This brings us to…

The Case for Buying a Self-Serviced Development Environments Platform

There are plenty of reasons why buying an off-the-shelf solution is better than building your own (and I’ll list them all below). However, the ugly truth is that it all comes down to money: how much you need to invest, what you’re getting in return, and, most importantly, and something not all organizations take into consideration, the money you lose while you’re building your own solution

Buying a development platform can help you eliminate lost opportunities cost and the total cost of ownership (TCO). Let’s see how.

Buying a development environment is more resource-efficient

I will start with a cold shower: it took us 3 years and several investment rounds to bring Bunnyshell to its current version, and that’s all we’ve done in this time. Do you think you can build your own internal development platform (even if it’s a more rudimentary version) while also  servicing your clients and growing your business? For most organizations, that’s a very unrealistic expectation.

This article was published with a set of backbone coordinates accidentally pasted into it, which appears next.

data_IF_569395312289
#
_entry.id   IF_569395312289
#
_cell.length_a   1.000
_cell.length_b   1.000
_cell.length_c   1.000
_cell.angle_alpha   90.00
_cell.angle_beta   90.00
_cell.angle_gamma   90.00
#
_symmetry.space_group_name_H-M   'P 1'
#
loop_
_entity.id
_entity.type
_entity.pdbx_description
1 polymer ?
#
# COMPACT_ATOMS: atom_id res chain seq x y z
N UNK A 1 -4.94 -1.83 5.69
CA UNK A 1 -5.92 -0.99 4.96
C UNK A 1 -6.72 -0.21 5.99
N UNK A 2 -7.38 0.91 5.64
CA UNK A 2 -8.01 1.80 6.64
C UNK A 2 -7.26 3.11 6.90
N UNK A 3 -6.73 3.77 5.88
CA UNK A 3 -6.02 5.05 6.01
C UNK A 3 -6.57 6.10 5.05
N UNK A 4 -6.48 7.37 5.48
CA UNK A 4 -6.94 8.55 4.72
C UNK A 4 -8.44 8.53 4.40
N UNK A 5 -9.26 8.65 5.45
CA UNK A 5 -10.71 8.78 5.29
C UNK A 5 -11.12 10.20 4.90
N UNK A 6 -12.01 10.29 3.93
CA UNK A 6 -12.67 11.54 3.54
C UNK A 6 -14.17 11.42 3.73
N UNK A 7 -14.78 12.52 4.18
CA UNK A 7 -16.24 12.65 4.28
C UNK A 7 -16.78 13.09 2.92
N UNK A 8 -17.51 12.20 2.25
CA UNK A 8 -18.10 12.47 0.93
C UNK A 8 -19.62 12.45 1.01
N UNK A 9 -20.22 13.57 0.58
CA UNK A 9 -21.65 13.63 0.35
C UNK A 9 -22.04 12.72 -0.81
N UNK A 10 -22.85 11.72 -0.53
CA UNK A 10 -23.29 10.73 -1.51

What I’m trying to say is that building your own tool blocks your resources for an extended period of time, time that you might not always have. While you’re busy building, you might not have the time and manpower to service your customers properly or at all. And what if you’re looking to acquire new customers with different requirements, but you need to build additional functionalities first? Prospects could be long gone before you finish implementing the changes, and then you’re left with something no one will ever use (because it was custom-built for them, and because technology moves so fast six months from now something could become obsolete). Who is going to cover that cost and how?

Here’s another caveat: building your own solution keeps your developers from bringing value to your business. Because instead of investing their effort into your own product, you’re actually removing them from your core business activities. Instead of them using their time to learn new technologies that can improve your product, they are wasting their time upkeeping a tool that is never finished and that brings limited value (if any) to your business.